An Assessment for Securing Hospital Staff and Nurses

March 7, 2022
In times of crisis healthcare, security leaders must seek innovative solutions to address workplace violence

Many people are fortunate enough to not have to worry about their safety as they start their workday. Unfortunately, if you work in healthcare, this is not the case. Those in the industry know that violence committed against healthcare workers is not just pervasive, it’s on the rise. The Occupational Safety and Health Administration (OSHA) recognizes violence as an occupational hazard. According to OSHA, approximately 75% of the 25,000 assaults and other acts of workplace violence that are reported annually, are directed against healthcare workers. Despite this staggering number, healthcare security professionals believe the number is low, with only 26% of physicians and 30% of nurses reporting incidents of workplace violence. All of this makes healthcare facilities one of the most violent and challenging environments to protect.

In 2015, OSHA officially announced a new and stricter enforcement policy for the healthcare industry, promising to address the most common hazards in hospitals, nursing homes, residential care facilities, and other healthcare facilities. The new enforcement policy, which OSHA expected the States to also adopt, required that OSHA inspection of healthcare facilities focus on five major hazard areas, regardless of the original reason for the inspection. Workplace violence was one of these top five hazards.

The Causes

The causes of this increased level of violence are many and varied, but below is a list of some of the generally recognized factors that contribute to violent incidents in what can already be a stressful, healthcare setting.

  • Providing a poor prognosis, imposing physical limitations, or giving other “bad news” to emotionally unstable patients or those who lack sufficient coping mechanisms.
  • Dealing with patients, visitors, or family members who suffer from behavioral disorders or are under the influence of alcohol or controlled substances.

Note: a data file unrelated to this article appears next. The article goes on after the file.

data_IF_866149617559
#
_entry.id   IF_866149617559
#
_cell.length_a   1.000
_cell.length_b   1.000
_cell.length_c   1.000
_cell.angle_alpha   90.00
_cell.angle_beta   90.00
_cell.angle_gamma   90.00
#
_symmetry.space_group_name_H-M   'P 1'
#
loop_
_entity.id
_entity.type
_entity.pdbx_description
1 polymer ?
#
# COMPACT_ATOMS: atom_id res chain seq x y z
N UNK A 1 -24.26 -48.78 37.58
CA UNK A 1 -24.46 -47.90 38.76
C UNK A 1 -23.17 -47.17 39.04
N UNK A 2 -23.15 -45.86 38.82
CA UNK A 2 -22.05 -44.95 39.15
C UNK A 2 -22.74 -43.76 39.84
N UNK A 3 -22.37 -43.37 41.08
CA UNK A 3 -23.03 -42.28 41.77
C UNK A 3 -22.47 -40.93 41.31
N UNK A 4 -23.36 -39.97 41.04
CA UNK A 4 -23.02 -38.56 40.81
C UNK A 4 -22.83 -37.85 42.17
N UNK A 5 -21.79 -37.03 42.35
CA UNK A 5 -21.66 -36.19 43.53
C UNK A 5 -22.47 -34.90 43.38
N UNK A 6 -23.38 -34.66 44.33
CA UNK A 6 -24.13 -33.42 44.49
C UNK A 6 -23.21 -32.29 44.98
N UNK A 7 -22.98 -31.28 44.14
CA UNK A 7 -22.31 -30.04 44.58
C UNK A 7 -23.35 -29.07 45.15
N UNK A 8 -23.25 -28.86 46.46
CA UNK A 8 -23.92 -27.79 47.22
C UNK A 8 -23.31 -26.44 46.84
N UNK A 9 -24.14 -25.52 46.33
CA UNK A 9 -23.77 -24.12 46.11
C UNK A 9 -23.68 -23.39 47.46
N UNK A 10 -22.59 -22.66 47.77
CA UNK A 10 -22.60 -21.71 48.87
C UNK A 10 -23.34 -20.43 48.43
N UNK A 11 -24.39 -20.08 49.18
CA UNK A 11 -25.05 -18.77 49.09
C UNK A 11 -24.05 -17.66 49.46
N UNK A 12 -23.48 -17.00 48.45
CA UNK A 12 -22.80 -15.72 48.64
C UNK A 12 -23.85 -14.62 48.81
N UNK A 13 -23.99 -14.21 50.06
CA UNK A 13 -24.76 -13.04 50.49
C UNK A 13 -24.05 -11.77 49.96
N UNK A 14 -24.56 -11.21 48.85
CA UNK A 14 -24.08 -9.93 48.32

• Denying narcotics or other controlled substances or refusing to categorize a patient’s diagnosis to meet disability claims, insurance reimbursement, or other illegitimate purposes.
  • Misplaced blame for a financial situation resulting from charges incurred from medical treatment/related services.
  • Reduced inpatient behavioral health beds for high acuity patients. (As funding dwindles for outpatient programs, many with behavioral health issues end up going without care and end up in the criminal justice system.)
  • Increased use of hospitals by some law enforcement agencies for the care of acutely disturbed, violent individuals, as alternates to overcrowded jails, or avoiding financial responsibility for medical bills by “unarresting” a patient until they are medically cleared.
  • Isolation of those working with patients during examinations, especially in a home health setting.
  • Lack of staff training in the recognition of and management of escalating and assaultive behaviors.
  • Increased wait times in emergency departments.

The Effects

Violence committed against healthcare workers negatively affects the delivery, quality, and accessibility of healthcare. It’s not only detrimental to the healthcare workers that are victimized but impacts the entire healthcare system as well. Healthcare workers that are assaulted can not only suffer from physical injuries and psychological trauma, but these assaults can also lead to decreased job satisfaction, cynicism, burnout, and caregivers leaving the industry. In addition to leading to fewer healthcare resources being available in our communities, this can lead to increased costs for organizations. These costs can come in the form of paying overtime to fill open positions, paying for staffing services, or increased costs associated with recruiting. According to the 2021 National Healthcare Retention & RN Staffing Report, “the average cost of turnover for a bedside RN is $40,038 and ranges from $28,400 to $51,700 resulting in the average hospital losing between $3.6 million to $6.5 million per year. Each percentage change in RN turnover will cost/save the average hospital an additional $270.800 per year.” Regardless of the size of an organization, this represents real money that could be used elsewhere.